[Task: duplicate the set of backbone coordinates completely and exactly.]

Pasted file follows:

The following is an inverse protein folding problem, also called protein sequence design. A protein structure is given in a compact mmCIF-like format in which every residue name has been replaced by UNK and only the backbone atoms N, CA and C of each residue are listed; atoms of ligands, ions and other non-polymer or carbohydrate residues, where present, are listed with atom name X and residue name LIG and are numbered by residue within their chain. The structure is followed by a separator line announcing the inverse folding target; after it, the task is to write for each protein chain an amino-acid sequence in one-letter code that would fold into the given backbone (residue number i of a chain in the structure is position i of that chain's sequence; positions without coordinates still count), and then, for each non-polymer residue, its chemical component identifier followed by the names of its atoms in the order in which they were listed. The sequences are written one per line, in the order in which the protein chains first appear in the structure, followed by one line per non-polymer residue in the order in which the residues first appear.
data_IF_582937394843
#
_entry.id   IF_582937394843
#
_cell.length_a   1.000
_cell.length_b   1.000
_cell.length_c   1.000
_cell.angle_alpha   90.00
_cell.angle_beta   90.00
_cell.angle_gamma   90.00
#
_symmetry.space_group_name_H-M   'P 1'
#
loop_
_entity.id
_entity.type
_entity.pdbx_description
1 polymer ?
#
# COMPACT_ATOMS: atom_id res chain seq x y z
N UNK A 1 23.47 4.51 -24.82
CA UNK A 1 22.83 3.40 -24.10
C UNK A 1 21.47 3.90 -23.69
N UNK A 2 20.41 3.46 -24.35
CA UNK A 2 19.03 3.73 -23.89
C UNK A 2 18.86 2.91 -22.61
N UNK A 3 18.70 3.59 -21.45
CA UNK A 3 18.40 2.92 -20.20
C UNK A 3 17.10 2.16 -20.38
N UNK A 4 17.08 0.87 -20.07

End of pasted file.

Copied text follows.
The following is an inverse protein folding problem, also called protein sequence design. A protein structure is given in a compact mmCIF-like format in which every residue name has been replaced by UNK and only the backbone atoms N, CA and C of each residue are listed; atoms of ligands, ions and other non-polymer or carbohydrate residues, where present, are listed with atom name X and residue name LIG and are numbered by residue within their chain. The structure is followed by a separator line announcing the inverse folding target; after it, the task is to write for each protein chain an amino-acid sequence in one-letter code that would fold into the given backbone (residue number i of a chain in the structure is position i of that chain's sequence; positions without coordinates still count), and then, for each non-polymer residue, its chemical component identifier followed by the names of its atoms in the order in which they were listed. The sequences are written one per line, in the order in which the protein chains first appear in the structure, followed by one line per non-polymer residue in the order in which the residues first appear.
data_IF_582937394843
#
_entry.id   IF_582937394843
#
_cell.length_a   1.000
_cell.length_b   1.000
_cell.length_c   1.000
_cell.angle_alpha   90.00
_cell.angle_beta   90.00
_cell.angle_gamma   90.00
#
_symmetry.space_group_name_H-M   'P 1'
#
loop_
_entity.id
_entity.type
_entity.pdbx_description
1 polymer ?
#
# COMPACT_ATOMS: atom_id res chain seq x y z
N UNK A 1 23.47 4.51 -24.82
CA UNK A 1 22.83 3.40 -24.10
C UNK A 1 21.47 3.90 -23.69
N UNK A 2 20.41 3.46 -24.35
CA UNK A 2 19.03 3.73 -23.89
C UNK A 2 18.86 2.91 -22.61
N UNK A 3 18.70 3.59 -21.45
CA UNK A 3 18.40 2.92 -20.20
C UNK A 3 17.10 2.16 -20.38
N UNK A 4 17.08 0.87 -20.07